Reporting your ‘dream self’
When did you last tell someone about a dream you had? Do you have a friend who regularly shares their step count, as measured by their latest fitness tracker? Sharing both types of intimate information with others allows us to tell specific stories about ourselves: to construct a self-image.
On the surface, dreams and activity tracking seem to have little in common. We see dream reports as subjective and memory-dependent, whereas activity data is objective and measured using technology. However, as a psychologist interested in wearable technology and activity tracking, and a philosopher interested in dreams, we noticed a striking parallel in our work. We like to be seen as hardworking and healthy, which can be conveyed by sharing our activity data. We also want to be seen as interesting, creative or funny, which motivates dream reporting. Through sharing this information with each other we attempt to subtly display our positive characteristics, even if it can mean making things up.
Using technology to report our data
An abundance of smartphone apps, wearable sensors and other devices now allow us to quantify our ordinary activities. These devices track our lives and bodies, awake or asleep. The accompanying software allows us to share our data online with friends and the general public. Just a few years ago, it would have been hard to imagine that we would choose to measure our every movement and generate a digital record of our steps, running efforts, and other personal information. These devices are quite remarkable: small enough to wear comfortably at all times, while picking up minute movements and even blood volume changes. They can discern with reasonable accuracy if we are sleeping, awake or even out kayaking.
Dream logging and sharing can also be assisted by technology (Ko et al., 2015). One prominent example is the app Dreamon, designed by the psychologist Richard Wiseman to influence the types of dreams you have and to share their content. Of course, lab-based technologies such as electroencephalogram (EEG) have been used to track sleep since 1951. More recently, functional magnetic resonance imaging and machine-learning techniques have even reconstructed simple dream narratives directly from brain activity (Horikawa et al., 2013). Currently, this can only be achieved under very specific conditions using expensive machinery and an extensive library of an individual’s dream reports. But one day we may be able to use such techniques to record our forgotten dreams and then, inevitably, to share them with others. For now, we just report what we remember informally with friends and family. Consider your last vivid dream. Did you share it with someone? Why?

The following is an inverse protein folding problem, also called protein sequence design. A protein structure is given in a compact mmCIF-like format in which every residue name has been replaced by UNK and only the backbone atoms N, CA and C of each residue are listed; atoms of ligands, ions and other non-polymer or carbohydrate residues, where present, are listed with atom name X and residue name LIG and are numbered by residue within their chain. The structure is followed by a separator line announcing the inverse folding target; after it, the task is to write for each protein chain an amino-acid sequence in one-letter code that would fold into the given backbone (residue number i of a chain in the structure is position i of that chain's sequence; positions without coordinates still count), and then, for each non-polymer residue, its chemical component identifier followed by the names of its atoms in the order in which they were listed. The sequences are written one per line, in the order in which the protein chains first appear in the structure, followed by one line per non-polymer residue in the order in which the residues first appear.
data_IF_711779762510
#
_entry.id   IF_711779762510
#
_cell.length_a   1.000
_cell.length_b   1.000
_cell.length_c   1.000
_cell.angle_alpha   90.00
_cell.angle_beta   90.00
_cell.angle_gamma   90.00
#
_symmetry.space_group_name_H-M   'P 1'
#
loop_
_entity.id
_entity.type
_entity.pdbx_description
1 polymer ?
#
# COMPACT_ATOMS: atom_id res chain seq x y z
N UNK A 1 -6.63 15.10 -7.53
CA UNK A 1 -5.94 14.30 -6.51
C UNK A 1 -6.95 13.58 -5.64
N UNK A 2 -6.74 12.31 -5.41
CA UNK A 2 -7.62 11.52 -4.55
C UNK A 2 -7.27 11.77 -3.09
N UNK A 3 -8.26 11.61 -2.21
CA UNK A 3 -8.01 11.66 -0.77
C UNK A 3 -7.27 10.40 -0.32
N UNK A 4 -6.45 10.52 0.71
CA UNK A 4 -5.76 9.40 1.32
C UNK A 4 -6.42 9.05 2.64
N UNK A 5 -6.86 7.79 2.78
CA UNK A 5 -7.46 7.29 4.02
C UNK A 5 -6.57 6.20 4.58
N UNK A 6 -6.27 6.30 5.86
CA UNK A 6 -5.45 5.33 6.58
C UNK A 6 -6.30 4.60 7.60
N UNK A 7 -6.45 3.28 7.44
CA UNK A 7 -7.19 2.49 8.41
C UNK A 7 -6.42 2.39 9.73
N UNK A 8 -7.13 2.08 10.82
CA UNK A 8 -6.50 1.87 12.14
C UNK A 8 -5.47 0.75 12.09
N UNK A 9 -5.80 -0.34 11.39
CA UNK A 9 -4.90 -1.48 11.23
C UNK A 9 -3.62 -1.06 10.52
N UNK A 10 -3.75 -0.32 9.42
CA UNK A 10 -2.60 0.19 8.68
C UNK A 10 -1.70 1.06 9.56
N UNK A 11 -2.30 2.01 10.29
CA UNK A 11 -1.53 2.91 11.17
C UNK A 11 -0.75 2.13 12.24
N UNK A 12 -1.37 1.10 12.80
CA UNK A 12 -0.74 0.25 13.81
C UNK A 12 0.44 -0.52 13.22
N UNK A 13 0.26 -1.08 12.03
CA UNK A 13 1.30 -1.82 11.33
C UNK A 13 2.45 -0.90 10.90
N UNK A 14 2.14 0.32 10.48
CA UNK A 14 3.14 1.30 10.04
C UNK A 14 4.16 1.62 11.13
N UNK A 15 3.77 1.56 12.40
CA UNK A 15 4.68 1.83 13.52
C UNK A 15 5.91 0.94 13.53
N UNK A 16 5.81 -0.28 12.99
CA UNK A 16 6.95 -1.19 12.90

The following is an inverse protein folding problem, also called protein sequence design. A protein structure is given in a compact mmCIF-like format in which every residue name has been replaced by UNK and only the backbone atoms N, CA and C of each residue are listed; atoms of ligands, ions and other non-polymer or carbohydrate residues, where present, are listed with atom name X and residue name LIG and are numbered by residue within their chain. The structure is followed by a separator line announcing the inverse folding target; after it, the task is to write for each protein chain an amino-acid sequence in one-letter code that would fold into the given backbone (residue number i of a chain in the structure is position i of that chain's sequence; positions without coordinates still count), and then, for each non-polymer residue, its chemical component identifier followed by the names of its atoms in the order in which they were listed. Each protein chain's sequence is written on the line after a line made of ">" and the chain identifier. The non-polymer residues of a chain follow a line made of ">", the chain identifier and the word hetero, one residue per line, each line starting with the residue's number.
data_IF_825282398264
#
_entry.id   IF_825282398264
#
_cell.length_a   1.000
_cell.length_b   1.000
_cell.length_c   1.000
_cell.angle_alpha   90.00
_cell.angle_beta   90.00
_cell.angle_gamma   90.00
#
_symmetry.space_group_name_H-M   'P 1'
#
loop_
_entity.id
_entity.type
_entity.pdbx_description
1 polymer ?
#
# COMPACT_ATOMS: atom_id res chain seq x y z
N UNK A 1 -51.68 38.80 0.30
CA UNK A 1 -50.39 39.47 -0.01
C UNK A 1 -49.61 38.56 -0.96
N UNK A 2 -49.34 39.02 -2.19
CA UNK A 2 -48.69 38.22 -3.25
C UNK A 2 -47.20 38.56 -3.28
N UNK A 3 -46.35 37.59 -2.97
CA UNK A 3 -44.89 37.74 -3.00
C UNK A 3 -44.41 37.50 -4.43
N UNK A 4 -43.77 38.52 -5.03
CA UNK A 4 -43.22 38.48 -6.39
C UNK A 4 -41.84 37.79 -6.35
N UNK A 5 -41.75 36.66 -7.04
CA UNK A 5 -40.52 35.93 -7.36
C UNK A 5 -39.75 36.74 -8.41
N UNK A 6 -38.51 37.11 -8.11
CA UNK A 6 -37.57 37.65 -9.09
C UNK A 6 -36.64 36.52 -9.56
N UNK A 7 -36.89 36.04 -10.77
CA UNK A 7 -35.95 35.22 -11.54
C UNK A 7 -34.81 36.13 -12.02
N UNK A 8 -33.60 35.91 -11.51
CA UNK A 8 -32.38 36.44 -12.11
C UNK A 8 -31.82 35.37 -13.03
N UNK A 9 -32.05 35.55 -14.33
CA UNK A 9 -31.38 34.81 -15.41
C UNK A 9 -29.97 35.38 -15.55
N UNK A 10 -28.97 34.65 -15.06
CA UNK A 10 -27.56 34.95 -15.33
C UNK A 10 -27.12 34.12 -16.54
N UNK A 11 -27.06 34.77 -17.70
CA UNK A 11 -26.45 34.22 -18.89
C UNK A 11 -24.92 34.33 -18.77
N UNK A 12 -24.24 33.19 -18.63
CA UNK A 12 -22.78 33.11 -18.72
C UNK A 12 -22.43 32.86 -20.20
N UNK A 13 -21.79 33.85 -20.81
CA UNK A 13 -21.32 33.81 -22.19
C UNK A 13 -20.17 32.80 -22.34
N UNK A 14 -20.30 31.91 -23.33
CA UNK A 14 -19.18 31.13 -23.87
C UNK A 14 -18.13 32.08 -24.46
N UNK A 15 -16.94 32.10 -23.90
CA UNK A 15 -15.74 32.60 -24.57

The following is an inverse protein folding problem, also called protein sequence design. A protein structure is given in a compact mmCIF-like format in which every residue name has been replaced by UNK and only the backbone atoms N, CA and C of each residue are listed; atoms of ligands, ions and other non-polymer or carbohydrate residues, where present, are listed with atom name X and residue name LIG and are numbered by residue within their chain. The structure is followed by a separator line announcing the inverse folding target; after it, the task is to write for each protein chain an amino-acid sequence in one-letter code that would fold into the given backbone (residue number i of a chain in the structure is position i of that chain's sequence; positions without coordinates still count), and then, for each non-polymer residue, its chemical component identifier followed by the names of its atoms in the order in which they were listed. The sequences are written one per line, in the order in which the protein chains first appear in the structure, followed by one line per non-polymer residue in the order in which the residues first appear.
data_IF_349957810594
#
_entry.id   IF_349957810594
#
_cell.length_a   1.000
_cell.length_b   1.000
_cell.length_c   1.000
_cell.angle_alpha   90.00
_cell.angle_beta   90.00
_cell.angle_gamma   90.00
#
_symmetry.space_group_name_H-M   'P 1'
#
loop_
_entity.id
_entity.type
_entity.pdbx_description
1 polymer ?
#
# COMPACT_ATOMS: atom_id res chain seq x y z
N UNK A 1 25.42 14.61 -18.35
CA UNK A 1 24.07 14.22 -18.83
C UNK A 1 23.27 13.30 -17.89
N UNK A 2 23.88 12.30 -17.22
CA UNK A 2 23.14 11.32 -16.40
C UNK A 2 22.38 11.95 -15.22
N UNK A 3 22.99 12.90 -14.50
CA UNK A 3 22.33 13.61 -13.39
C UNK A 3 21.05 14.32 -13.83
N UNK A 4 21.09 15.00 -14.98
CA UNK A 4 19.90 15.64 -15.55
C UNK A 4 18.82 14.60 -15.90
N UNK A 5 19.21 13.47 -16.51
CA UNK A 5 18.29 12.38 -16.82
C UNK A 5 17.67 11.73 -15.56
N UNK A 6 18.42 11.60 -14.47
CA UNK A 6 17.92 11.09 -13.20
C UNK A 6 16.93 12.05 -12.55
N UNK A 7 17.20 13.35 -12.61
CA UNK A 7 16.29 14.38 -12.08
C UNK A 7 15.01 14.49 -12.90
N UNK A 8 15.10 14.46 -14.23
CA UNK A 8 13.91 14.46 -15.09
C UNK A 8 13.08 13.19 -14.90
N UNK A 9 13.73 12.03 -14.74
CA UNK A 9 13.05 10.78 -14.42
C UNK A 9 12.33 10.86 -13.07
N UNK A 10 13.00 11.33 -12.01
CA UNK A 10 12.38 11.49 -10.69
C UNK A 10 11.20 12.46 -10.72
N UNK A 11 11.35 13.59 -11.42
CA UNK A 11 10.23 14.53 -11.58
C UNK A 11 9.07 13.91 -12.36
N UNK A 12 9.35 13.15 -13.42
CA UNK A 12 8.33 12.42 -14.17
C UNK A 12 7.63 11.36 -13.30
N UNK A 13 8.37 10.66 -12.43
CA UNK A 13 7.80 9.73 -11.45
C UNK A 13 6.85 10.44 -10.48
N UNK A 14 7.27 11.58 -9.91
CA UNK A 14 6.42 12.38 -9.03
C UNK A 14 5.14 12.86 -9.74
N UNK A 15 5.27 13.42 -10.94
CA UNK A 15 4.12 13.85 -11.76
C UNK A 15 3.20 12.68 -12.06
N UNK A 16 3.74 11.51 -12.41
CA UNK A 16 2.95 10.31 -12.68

Constructing our best selves
Sharing different types of personal information is important for constructing our self-image. Lifespan research suggests that how we view ourselves and our self-esteem impacts our most important life experiences, from mental health outcomes to job satisfaction (Orth et al., 2012). Classical psychological theories present self-esteem as an internal measure of actual and imagined assessments from others that you are close to (called the ‘sociometer hypothesis’ by Mark Leary and colleagues). Our self-esteem can change when we hear what other people think about us (Will et al., 2017). Group participation, interpersonal and intergroup comparisons and a sense of belonging all contribute to this. The need to believe in your self-worth or importance is a strong motivator of behaviour, and impacts how people view themselves, others and life events (e.g. Leary & Baumeister, 2000; Ross, 2002). We strive to improve our social standing and feel good about ourselves by putting forward a positive self-image. You want people to know the ‘real you’, but you also want to be liked and admired.
In the self-tracking world, the mantra is ‘You Can’t Improve What You Can’t Measure’. You quantify selected aspects of your life – sleep, step counts and heart rate – in order to improve them. New tools allow you to share your data with others, adding another motivation for self-tracking. What was once a means to ‘know thyself’ through numbers and metrics has shifted towards ‘telling others about thyself’. Every major activity-tracking device company, such as Fitbit, Garmin and Jawbone, has a ‘social network’ feature. Strava, established in 2009 and known as ‘the social network for athletes’, is perhaps the best-known example of an activity-sharing platform. In the one location it ranks a variety of activities such as running, biking and swimming, allowing you to compare your performance with others. Using specialised platforms like Strava helps you to avoid irritating your ‘uninitiated’ non-tracking, (non-improving) friends on Facebook.
By 2016, 350 million sporting activities were uploaded to Strava and 30 per cent of users are active daily. Sharing activities typically elicits support via ‘kudos’, a mechanism similar to Facebook’s ‘likes’. Arguably, the main reason for its popularity is this emphasis on social competition (West, 2015). You can also show off the ‘highlight reel’ of your best performances. There is a wide array of metrics and scoring systems, such as Strava ‘suffer scores’ which track your efforts on a given activity.